0 Members and 1 Guest are viewing this topic.
When an electron/positron pair is created from a pair of gamma photons, how important is the relative phase difference between the two gamma photons? Does it have any significance at all? I'm wondering this because it would seem to me that the probability of any two gamma photons meeting exactly in-phase is likely to be tiny, but I get the impression that electron-positron pair creation is relatively common.
OUT OF PURE LIGHT, PHYSICISTS CREATE PARTICLES OF MATTERSeptember 16, 1997A team of 20 physicists from four institutions has literally made something from nothing, creating particles of matter from ordinary light for the first time. The experiment was carried out at the Stanford Linear Accelerator Center (SLAC) by scientists and students from the University of Rochester, Princeton University, the University of Tennessee, and Stanford. The team reported the work in the Sept. 1 issue of Physical Review Letters.Scientists have long been able to convert matter to energy; the most spectacular example is a nuclear explosion, where a small amount of matter creates tremendous energy. Now physicists have succeeded in doing the opposite: converting energy in the form of light into matter -- in this experiment, electrons and their anti-matter equivalent, positrons.Converting energy into matter isn't completely new to physicists. When they smash together particles like protons and anti-protons in high-energy accelerator experiments, the initial particles are destroyed and release a fleeting burst of energy. Sometimes this energy burst contains very short-lived packets of light known as "virtual photons" which go on to form new particles. In this experiment scientists observed for the first time the creation of particles from real photons, packets of light that scientists can observe directly in the laboratory.Physicists accomplished the feat by dumping an incredible amount of power -- nearly as much as it takes to run the entire nation but lasting only for a tiny fraction of a second -- into an area less than one billionth of a square centimeter, which is far smaller than the period at the end of this sentence. They used high-energy electrons traveling near the speed of light, produced by SLAC's two-mile-long accelerator, and photons from a powerful, "tabletop terawatt" glass laser developed at Rochester's Laboratory for Laser Energetics. The laser unleashed a tiny but powerful sliver of light lasting about one trillionth of a second (one picosecond) -- just half a millimeter long. Packed into this sliver were more than two billion billion photons.The team synchronized the two beams and sent the electrons head-on into the photons. Occasionally an electron barreled into a photon with immense energy, "like a speeding Mack truck colliding with a ping pong ball," says physicist Adrian Melissinos of the University of Rochester. That knocked the photon backward with such tremendous energy that it collided with several of the densely packed photons behind it and combined with them, creating an electron and a positron. In a series of experiments lasting several months the team studied thousands of collisions, leading to the production of more than 100 positrons.The energy-to-matter conversion was made possible by the incredibly strong electromagnetic fields that the photon-photon collisions produced. Similar conditions are found only rarely in the universe; neutron stars, for instance, have incredibly strong magnetic fields, and some scientists believe that their surfaces are home to the same kind of light-to-matter interactions the team observed. This experiment marks the first time scientists have been able to create such strong fields using laser beams.By conducting experiments like this scientists test the principles of quantum electrodynamics (QED) in fields so strong that the vacuum "boils" into pairs of electrons and positrons. The scientists say the work could also have applications in designing new particle accelerators.Spokesmen for the experiment, funded by the U.S. Department of Energy, are Kirk McDonald, professor of physics at Princeton, and Melissinos, professor of physics at Rochester. Also taking part in the experiment were William Bugg, Steve Berridge, Konstantin Shmakov and Achim Weidemann at Tennessee; David Burke, Clive Field, Glenn Horton-Smith, James Spencer and Dieter Walz at SLAC; Christian Bula and Eric Prebys at Princeton; and seven other physicists from Rochester, including Associate Professor David Meyerhofer; graduate students Thomas Koffas, David Reis, Stephen Boege, and Theofilos Kotseroglou; research associate Charles Bamber; and engineer Wolfram Ragg.________________________________________CONTACT: Tom Rickey, (716) 275-7954.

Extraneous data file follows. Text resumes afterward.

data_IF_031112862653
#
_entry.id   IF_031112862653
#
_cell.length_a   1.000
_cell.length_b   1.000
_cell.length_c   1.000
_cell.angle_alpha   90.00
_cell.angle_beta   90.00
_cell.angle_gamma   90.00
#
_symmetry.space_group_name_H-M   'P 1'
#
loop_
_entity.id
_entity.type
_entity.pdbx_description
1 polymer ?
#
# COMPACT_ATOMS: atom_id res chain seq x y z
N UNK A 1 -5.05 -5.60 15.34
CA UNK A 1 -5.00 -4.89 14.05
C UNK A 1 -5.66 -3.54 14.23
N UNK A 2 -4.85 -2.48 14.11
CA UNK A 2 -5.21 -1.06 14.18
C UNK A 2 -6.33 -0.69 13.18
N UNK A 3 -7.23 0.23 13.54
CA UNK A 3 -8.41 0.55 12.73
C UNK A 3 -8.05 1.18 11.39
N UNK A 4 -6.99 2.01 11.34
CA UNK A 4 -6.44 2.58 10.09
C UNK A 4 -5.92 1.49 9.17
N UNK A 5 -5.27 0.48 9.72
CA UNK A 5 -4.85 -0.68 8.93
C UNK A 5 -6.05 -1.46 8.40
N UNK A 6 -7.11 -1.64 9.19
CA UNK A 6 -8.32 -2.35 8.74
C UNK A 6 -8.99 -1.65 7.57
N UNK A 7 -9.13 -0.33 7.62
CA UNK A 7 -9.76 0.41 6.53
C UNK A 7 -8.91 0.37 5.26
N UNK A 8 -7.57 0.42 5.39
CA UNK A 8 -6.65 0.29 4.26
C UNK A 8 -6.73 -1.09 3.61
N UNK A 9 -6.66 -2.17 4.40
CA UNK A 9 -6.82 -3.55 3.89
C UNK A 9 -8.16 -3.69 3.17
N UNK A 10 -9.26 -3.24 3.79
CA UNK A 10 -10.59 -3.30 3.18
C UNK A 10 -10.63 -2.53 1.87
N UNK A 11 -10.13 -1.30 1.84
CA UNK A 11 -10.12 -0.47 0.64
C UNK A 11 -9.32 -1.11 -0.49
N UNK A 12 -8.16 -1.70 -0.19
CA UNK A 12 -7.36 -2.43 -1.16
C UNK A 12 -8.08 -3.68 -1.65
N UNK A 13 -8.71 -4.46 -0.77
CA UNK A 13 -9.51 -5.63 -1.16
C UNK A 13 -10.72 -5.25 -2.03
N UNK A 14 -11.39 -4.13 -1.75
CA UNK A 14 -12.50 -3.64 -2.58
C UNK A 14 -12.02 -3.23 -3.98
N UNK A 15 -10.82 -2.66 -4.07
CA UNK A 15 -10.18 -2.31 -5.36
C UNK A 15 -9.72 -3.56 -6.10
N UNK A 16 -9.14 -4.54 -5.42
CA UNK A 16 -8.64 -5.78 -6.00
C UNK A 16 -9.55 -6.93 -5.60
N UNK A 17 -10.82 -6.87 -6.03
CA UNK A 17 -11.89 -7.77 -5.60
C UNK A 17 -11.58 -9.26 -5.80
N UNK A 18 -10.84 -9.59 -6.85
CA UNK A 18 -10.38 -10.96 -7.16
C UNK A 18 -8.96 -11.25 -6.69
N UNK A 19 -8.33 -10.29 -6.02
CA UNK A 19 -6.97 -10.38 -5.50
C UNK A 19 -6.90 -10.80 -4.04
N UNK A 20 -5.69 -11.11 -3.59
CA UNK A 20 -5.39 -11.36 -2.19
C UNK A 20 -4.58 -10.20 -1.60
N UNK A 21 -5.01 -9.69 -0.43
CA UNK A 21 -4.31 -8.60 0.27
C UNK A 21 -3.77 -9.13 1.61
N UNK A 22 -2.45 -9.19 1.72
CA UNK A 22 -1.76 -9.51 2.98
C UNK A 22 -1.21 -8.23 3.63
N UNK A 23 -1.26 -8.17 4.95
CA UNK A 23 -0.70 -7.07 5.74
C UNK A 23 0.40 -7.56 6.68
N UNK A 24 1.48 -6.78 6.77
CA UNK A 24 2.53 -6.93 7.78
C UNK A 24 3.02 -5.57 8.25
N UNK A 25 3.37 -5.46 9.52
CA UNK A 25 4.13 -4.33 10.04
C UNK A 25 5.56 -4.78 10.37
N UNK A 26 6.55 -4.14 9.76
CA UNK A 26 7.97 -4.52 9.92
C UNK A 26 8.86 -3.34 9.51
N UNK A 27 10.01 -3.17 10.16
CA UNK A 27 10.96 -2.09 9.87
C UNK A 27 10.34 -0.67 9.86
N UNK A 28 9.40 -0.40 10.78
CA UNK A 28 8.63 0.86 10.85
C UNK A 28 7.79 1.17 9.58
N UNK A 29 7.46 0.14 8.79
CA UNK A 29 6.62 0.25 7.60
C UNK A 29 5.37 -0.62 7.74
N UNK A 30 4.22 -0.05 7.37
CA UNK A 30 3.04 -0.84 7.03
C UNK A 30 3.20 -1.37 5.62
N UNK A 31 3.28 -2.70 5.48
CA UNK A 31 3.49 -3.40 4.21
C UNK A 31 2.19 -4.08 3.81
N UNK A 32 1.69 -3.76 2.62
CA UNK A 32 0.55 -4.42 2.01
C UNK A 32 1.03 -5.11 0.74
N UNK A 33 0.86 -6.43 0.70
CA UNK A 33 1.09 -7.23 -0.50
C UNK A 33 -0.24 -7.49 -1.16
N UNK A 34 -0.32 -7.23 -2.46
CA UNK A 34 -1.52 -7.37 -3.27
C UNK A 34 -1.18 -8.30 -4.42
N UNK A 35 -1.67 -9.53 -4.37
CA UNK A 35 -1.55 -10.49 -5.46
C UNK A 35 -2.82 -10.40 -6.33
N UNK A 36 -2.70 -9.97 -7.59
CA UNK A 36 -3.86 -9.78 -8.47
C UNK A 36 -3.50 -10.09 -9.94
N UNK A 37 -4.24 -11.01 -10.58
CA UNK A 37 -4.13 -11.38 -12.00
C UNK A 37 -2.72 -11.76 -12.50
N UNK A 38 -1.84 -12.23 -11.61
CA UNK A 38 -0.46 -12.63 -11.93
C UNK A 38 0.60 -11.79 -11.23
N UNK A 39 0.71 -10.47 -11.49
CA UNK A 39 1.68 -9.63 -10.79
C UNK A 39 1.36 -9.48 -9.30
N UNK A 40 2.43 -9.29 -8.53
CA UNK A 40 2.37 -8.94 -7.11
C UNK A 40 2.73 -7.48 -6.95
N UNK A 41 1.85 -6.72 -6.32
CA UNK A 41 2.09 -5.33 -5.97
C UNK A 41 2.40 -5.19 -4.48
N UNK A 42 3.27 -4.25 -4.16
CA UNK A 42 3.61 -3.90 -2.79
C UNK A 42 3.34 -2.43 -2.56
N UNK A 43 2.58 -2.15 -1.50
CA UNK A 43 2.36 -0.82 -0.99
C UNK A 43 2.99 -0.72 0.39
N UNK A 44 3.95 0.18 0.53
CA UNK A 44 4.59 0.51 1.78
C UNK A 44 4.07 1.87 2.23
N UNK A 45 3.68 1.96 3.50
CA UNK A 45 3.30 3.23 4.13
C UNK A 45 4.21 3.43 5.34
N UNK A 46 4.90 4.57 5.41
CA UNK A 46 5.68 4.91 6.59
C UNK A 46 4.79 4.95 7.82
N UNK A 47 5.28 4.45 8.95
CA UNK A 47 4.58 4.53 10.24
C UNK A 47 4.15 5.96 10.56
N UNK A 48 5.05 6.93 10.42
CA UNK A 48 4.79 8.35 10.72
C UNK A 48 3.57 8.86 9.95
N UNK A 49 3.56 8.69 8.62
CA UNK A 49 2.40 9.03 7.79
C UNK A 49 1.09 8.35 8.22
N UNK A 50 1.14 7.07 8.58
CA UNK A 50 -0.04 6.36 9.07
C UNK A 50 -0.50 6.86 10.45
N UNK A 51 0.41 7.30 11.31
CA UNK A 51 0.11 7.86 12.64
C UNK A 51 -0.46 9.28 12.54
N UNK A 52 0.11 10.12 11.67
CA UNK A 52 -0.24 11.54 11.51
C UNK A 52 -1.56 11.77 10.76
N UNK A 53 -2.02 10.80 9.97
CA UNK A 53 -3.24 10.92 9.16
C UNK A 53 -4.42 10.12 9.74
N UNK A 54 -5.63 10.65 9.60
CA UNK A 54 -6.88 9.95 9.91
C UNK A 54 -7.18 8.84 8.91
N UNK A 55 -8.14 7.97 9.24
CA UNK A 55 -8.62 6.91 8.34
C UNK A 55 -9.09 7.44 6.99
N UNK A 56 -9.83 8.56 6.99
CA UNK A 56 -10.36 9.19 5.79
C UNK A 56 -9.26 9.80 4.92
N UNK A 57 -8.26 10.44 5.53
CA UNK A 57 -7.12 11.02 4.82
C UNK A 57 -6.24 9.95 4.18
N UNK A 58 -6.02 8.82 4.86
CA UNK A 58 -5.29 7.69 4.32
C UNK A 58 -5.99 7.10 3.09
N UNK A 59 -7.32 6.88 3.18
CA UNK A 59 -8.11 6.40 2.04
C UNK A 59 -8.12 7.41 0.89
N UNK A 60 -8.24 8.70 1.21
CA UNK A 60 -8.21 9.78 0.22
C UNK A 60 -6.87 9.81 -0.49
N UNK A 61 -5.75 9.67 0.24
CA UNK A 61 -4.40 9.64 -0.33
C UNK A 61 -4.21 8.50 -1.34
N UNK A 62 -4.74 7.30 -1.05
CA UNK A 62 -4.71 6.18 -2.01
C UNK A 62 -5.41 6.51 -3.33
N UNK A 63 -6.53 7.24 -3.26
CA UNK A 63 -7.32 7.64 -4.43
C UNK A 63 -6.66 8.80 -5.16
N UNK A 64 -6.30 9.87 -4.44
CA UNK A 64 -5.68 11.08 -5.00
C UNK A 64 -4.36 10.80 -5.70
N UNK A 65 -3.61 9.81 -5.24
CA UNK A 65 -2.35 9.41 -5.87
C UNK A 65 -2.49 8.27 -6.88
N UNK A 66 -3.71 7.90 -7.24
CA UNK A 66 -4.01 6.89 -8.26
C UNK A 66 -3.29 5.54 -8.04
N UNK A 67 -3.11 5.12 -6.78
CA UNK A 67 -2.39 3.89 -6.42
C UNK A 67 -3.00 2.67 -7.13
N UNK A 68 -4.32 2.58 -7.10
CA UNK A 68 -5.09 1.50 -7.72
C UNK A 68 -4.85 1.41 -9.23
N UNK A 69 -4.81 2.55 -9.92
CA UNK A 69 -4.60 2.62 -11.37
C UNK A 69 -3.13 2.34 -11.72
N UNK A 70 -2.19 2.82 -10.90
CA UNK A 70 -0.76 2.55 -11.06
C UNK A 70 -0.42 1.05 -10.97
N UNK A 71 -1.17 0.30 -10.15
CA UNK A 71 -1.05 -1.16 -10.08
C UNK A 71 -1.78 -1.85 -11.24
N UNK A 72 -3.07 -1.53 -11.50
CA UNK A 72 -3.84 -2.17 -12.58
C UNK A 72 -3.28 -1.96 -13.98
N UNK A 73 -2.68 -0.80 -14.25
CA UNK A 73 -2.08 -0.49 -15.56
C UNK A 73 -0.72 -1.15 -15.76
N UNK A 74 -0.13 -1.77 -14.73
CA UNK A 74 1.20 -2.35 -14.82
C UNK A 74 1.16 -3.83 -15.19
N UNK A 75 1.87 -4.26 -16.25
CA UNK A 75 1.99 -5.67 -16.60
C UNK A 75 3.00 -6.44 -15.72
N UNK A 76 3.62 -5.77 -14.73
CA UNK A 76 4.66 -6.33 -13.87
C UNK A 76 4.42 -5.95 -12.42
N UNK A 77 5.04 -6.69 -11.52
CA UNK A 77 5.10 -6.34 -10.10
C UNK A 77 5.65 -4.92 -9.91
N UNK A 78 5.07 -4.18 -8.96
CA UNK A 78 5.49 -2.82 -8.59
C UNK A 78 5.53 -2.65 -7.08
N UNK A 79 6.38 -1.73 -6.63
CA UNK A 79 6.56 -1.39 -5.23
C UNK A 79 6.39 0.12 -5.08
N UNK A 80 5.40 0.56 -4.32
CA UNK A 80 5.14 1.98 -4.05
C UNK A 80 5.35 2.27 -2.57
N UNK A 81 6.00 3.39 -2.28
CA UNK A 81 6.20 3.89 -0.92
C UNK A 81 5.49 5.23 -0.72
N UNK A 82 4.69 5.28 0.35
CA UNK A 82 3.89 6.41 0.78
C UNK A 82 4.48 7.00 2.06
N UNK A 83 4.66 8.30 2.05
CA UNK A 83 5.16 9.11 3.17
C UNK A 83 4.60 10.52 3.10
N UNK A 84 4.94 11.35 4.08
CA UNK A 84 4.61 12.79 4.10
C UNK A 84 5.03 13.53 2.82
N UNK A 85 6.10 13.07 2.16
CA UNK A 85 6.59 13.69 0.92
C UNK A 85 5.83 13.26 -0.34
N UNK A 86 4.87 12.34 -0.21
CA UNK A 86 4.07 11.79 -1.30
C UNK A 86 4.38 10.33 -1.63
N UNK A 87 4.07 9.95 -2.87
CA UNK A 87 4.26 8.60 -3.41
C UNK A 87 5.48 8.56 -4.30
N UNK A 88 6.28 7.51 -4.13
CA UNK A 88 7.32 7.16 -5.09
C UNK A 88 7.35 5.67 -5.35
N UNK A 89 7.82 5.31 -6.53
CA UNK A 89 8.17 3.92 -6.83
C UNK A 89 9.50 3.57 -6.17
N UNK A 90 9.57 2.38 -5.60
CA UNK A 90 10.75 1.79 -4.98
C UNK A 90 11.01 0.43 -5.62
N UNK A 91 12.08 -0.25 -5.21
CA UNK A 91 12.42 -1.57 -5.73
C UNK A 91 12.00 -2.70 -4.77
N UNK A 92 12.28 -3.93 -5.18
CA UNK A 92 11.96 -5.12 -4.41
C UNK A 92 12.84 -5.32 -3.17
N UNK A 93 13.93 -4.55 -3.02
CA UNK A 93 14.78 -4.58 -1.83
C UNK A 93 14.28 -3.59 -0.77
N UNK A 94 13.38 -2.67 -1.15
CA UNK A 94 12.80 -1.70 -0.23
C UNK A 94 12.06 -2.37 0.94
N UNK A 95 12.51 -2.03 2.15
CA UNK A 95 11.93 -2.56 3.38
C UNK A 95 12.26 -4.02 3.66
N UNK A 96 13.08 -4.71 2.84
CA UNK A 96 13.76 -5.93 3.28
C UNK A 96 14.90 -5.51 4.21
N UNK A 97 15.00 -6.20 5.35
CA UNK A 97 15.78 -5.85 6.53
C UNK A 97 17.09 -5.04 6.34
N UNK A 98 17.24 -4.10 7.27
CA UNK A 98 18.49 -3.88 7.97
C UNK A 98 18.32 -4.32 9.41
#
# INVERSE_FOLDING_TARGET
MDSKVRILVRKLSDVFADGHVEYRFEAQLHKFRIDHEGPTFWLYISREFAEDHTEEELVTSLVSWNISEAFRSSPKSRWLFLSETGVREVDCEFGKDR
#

In other words, isn't the phase of a single photon not well defined (following from uncertainty relations for conjugate variables).
Quote from: jpetruccelliIn other words, isn't the phase of a single photon not well defined (following from uncertainty relations for conjugate variables).I've seen this used as an argument that single photons can't exist. I suspect though that a single photon can exist as a single quantum of energy.
I don't think there's doubt that single photons can exist. But I'm not sure about trying to argue about single photons meeting in-phase or out-of-phase. This probably goes back to the problem if trying to think of photons as little bullets that meet at some point in space.
Aren't phase and number conjugate variables for photons? In other words, isn't the phase of a single photon not well defined (following from uncertainty relations for conjugate variables).